Obama names envoy to Syria, bypassing Congress

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HONOLULU: President Barack Obama on Wednesday bypassed Congress to name the first US ambassador to Syria in nearly six years, part of his Middle East engagement drive criticized by Republican opponents.

Obama took the controversial step of forcing through the appointments of Ambassador Robert Ford and five other officials while the Senate — which normally needs to confirm nominations — was out of session.

A senior administration official traveling with Obama on vacation in Hawaii justified the recess appointments, which came despite talk of cooperation with Republicans in the waning days of the last Congress.

"All administrations face delays in getting some of their nominees confirmed, but the extent of Republican obstruction of Obama nominees is unprecedented," the official said on condition of anonymity.

The United States withdrew its ambassador to Damascus after Lebanon’s former prime minister Rafiq Hariri was killed in February 2005 in a bombing blamed on Syria.

Obama announced his desire to put a new ambassador in Syria in 2009 and named Ford in February this year, advancing his policy of reaching out even to adversaries of the United States.

The administration sees Syria as a crucial link in diplomatic efforts to negotiate peace in the Middle East and has hoped to step up intelligence cooperation with Syria.

But Representative Ileana Ros-Lehtinen, a Republican who will head the House Foreign Affairs Committee next month after her party swept mid-term elections, accused Obama of offering concessions to a country that is "destabilizing" Lebanon where it backs the Hezbollah.

"Making underserved concessions to Syria tells the regime in Damascus that it can continue to pursue its dangerous agenda and not face any consequences from the US," the Florida lawmaker said.

"That is the wrong message to be sending to a regime which continues to harm and threaten US interests and those of such critical allies as Israel," she said.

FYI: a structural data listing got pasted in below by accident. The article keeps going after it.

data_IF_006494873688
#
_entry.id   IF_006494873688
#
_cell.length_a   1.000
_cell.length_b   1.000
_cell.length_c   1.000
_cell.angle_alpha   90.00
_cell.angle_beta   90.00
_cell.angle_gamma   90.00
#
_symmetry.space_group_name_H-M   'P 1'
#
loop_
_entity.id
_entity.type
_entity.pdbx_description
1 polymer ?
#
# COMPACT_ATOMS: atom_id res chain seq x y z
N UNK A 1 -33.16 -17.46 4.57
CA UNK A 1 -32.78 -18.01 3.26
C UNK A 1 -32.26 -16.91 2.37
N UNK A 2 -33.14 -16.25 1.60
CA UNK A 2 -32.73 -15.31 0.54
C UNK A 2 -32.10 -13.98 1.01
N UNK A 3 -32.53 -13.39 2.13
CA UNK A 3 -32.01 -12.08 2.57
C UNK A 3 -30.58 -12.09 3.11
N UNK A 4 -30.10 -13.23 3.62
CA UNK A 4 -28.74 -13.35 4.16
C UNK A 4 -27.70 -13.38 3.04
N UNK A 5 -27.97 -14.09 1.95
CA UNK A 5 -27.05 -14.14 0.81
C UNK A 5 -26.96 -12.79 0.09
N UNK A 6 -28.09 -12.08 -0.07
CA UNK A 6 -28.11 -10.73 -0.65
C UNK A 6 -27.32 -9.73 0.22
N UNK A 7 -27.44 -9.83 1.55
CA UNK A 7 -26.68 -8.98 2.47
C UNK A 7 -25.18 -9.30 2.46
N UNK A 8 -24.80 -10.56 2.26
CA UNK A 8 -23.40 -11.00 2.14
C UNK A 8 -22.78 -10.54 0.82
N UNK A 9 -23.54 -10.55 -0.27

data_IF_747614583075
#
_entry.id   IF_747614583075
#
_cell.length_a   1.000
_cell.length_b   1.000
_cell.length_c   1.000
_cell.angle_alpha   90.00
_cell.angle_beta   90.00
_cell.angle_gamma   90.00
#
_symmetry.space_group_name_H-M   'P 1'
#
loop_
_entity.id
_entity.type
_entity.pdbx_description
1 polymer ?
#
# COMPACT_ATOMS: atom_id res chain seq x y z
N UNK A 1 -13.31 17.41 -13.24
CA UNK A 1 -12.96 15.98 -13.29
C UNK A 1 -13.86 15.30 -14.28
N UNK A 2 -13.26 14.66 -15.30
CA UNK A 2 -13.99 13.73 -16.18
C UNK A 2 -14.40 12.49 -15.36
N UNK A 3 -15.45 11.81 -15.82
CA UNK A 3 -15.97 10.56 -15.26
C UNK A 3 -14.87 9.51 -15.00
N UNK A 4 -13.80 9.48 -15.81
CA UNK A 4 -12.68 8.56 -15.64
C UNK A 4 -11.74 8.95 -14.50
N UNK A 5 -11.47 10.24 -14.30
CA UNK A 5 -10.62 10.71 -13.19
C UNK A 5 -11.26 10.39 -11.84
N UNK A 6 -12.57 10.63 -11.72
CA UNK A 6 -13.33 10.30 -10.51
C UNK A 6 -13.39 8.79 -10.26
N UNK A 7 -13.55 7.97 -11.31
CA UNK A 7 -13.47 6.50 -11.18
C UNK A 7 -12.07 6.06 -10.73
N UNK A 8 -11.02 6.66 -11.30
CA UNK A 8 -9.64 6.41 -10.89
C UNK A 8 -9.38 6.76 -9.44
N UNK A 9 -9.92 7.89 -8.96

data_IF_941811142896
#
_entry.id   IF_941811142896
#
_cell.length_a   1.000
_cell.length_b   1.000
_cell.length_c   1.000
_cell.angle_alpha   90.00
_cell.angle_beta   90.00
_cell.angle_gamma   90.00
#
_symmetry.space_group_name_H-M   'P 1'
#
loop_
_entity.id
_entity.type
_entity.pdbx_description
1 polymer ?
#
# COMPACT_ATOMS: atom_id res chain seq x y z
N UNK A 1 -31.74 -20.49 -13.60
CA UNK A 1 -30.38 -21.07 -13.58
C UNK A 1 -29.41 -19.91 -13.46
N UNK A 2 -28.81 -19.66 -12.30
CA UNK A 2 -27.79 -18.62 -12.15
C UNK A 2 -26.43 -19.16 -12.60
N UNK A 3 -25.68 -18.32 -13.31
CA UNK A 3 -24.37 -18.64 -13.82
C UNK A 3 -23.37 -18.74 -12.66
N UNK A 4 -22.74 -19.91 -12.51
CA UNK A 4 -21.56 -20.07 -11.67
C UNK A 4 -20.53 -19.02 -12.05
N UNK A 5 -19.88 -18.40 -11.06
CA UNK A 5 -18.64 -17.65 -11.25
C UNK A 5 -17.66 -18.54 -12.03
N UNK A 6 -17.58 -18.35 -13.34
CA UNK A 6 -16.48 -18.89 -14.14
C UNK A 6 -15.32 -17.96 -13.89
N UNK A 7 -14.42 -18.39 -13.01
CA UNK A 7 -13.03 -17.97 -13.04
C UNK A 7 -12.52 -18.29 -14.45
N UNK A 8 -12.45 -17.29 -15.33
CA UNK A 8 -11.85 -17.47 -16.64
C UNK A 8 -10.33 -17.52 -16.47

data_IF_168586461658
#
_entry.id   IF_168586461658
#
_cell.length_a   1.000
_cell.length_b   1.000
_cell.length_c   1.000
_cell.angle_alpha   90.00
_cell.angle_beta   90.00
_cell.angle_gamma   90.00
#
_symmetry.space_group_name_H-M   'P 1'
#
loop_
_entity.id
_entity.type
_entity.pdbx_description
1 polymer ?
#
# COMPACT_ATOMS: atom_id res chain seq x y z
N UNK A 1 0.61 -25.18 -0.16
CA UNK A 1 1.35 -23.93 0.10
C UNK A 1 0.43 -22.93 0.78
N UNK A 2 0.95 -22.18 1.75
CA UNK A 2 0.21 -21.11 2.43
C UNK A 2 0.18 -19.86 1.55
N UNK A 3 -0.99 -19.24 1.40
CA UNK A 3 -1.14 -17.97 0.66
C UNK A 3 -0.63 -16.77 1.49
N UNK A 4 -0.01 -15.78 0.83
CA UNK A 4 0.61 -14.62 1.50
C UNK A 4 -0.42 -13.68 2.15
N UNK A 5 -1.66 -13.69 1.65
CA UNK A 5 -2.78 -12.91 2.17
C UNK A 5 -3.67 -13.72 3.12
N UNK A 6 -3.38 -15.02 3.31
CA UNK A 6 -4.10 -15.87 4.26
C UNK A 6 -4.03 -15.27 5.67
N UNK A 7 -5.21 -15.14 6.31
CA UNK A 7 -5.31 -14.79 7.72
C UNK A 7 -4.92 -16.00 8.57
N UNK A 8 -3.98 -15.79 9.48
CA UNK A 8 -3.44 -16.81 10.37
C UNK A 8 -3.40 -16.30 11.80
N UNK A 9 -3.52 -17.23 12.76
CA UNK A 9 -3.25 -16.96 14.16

But Jon Alterman, director of the Middle East program at the Center for Strategic and International Studies, said Ford can make clear to Syria "that there are consequences for their actions, good and bad."

"I think we’re better off with many difficult countries when we’re in their face, not when we ignore them," he said.

Mohamad Bazzi, an adjunct senior fellow at the Council on Foreign Relations, said: "If the United States only sent its envoys to friendly or compliant countries, there would be far fewer US embassies in the world."

While criticizing the appointment, Republicans have not questioned the qualifications of Ford, a veteran diplomat in the Arab world who has served as ambassador to Algeria and held senior posts in the US embassy in Baghdad.

Obama also rammed through the appointments of US ambassadors to Turkey, Azerbaijan and the Czech Republic and two other administration officials.

Republicans had opposed the nomination of Francis Ricciardone to be ambassador to Turkey, saying he was too soft on promoting democratic rights during a previous stint as ambassador to Egypt.

On the domestic front, Obama appointed James Cole to be deputy attorney general. The Justice Department’s number two position has been vacant for nearly half a year as Republicans prevented a vote.

Republicans have grilled Cole over his views on treatment of terrorism suspects as well as his role as an independent consultant to AIG before the insurance company collapsed and received a government bailout.

The Obama administration official said that the six nominees had waited on average 114 days for a vote in the Senate.

Obama had 79 nominees pending when Congress adjourned last week and has now made 28 recess appointments, according to the official.

At the same time in his tenure, former president George W. Bush had made 23 recess appointments and had six nominees awaiting a vote, the official said.

Under controversial rules, individual senators can hold up nominations at will to show dissatisfaction.

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